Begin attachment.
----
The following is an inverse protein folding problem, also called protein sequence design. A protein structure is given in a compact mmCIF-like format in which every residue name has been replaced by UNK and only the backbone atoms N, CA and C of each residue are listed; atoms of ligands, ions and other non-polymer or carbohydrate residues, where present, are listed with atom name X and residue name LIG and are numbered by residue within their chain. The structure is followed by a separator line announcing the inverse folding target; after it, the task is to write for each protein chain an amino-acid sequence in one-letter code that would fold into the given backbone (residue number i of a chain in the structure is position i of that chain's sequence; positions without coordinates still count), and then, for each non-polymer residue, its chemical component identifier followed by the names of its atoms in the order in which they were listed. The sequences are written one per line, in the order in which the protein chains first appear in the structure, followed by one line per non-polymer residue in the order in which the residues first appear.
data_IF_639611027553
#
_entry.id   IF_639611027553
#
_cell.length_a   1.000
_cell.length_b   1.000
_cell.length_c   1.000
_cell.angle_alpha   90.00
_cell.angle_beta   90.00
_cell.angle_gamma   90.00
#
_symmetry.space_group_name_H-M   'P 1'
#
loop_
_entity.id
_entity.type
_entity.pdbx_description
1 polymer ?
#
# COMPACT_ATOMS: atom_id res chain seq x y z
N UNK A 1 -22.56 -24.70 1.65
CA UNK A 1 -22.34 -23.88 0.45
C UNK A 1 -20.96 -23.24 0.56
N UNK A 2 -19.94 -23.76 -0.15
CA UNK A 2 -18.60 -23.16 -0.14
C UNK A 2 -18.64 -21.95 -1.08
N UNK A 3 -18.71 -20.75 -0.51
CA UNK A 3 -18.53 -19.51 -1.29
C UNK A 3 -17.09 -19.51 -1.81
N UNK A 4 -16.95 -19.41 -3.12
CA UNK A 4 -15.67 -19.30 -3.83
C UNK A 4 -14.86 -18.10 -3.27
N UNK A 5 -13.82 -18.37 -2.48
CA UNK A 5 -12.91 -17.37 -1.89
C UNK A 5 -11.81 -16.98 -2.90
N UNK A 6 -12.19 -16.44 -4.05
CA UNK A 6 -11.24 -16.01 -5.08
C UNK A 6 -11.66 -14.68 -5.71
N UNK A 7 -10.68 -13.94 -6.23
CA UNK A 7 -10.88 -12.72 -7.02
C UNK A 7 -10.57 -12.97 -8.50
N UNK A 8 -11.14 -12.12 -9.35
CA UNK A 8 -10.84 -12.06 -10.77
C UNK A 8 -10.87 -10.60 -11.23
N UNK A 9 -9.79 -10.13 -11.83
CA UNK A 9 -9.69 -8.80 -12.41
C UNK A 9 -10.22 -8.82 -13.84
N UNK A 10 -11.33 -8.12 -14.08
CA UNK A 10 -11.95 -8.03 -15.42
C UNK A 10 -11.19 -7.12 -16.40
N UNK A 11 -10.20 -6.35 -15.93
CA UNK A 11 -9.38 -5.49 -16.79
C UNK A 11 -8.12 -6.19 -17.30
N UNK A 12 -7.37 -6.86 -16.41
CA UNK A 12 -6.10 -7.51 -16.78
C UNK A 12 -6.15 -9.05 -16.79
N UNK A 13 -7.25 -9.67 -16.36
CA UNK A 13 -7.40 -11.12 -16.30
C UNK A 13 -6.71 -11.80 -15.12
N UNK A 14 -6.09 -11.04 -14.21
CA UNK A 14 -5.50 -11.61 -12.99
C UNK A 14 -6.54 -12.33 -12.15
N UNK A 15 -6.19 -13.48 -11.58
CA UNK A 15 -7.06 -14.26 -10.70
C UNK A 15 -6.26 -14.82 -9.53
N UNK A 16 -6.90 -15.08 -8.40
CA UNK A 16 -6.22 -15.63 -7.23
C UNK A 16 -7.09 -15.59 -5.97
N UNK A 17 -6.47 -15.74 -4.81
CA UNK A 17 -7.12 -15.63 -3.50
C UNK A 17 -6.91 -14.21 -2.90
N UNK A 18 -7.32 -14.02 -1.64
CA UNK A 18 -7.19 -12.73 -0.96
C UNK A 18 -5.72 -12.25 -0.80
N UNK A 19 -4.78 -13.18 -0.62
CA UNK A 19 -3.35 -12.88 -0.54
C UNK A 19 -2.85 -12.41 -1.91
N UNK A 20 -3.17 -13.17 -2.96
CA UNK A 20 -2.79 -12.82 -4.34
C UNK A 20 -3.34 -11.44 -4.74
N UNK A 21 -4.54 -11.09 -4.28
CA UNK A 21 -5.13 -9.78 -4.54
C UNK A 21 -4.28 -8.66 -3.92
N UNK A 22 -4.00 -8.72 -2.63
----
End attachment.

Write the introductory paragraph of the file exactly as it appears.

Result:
The following is an inverse protein folding problem, also called protein sequence design. A protein structure is given in a compact mmCIF-like format in which every residue name has been replaced by UNK and only the backbone atoms N, CA and C of each residue are listed; atoms of ligands, ions and other non-polymer or carbohydrate residues, where present, are listed with atom name X and residue name LIG and are numbered by residue within their chain. The structure is followed by a separator line announcing the inverse folding target; after it, the task is to write for each protein chain an amino-acid sequence in one-letter code that would fold into the given backbone (residue number i of a chain in the structure is position i of that chain's sequence; positions without coordinates still count), and then, for each non-polymer residue, its chemical component identifier followed by the names of its atoms in the order in which they were listed. The sequences are written one per line, in the order in which the protein chains first appear in the structure, followed by one line per non-polymer residue in the order in which the residues first appear.